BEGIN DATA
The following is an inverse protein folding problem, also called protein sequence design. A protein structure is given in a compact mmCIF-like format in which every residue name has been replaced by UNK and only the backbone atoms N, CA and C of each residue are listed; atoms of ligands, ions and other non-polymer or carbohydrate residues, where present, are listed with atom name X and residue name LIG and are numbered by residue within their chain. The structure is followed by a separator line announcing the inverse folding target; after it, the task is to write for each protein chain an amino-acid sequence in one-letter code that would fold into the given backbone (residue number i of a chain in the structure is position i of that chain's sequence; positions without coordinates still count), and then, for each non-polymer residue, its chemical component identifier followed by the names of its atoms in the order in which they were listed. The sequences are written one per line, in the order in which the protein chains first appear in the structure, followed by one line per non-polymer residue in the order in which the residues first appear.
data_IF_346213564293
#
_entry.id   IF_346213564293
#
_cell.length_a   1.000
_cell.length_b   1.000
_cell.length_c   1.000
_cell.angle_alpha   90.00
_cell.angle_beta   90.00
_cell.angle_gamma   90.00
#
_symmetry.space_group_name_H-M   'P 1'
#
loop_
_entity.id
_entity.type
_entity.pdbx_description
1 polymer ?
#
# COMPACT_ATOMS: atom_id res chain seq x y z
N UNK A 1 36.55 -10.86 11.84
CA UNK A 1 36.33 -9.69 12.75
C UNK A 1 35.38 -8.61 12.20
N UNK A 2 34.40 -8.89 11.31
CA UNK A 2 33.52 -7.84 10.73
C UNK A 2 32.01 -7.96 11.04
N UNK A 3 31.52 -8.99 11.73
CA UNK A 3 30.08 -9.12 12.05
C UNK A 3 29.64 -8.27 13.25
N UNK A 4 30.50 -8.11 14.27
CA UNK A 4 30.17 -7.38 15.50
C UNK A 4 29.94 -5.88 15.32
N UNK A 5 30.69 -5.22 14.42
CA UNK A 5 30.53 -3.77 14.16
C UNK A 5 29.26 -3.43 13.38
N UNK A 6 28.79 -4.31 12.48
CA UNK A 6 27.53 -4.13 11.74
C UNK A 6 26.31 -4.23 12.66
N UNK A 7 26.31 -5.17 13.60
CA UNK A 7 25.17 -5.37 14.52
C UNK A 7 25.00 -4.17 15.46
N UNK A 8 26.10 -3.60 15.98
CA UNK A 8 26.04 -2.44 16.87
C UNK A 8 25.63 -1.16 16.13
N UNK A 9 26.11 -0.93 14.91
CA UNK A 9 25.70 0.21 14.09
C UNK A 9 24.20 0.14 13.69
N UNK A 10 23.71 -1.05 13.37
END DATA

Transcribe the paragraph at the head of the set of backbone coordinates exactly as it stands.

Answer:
The following is an inverse protein folding problem, also called protein sequence design. A protein structure is given in a compact mmCIF-like format in which every residue name has been replaced by UNK and only the backbone atoms N, CA and C of each residue are listed; atoms of ligands, ions and other non-polymer or carbohydrate residues, where present, are listed with atom name X and residue name LIG and are numbered by residue within their chain. The structure is followed by a separator line announcing the inverse folding target; after it, the task is to write for each protein chain an amino-acid sequence in one-letter code that would fold into the given backbone (residue number i of a chain in the structure is position i of that chain's sequence; positions without coordinates still count), and then, for each non-polymer residue, its chemical component identifier followed by the names of its atoms in the order in which they were listed. The sequences are written one per line, in the order in which the protein chains first appear in the structure, followed by one line per non-polymer residue in the order in which the residues first appear.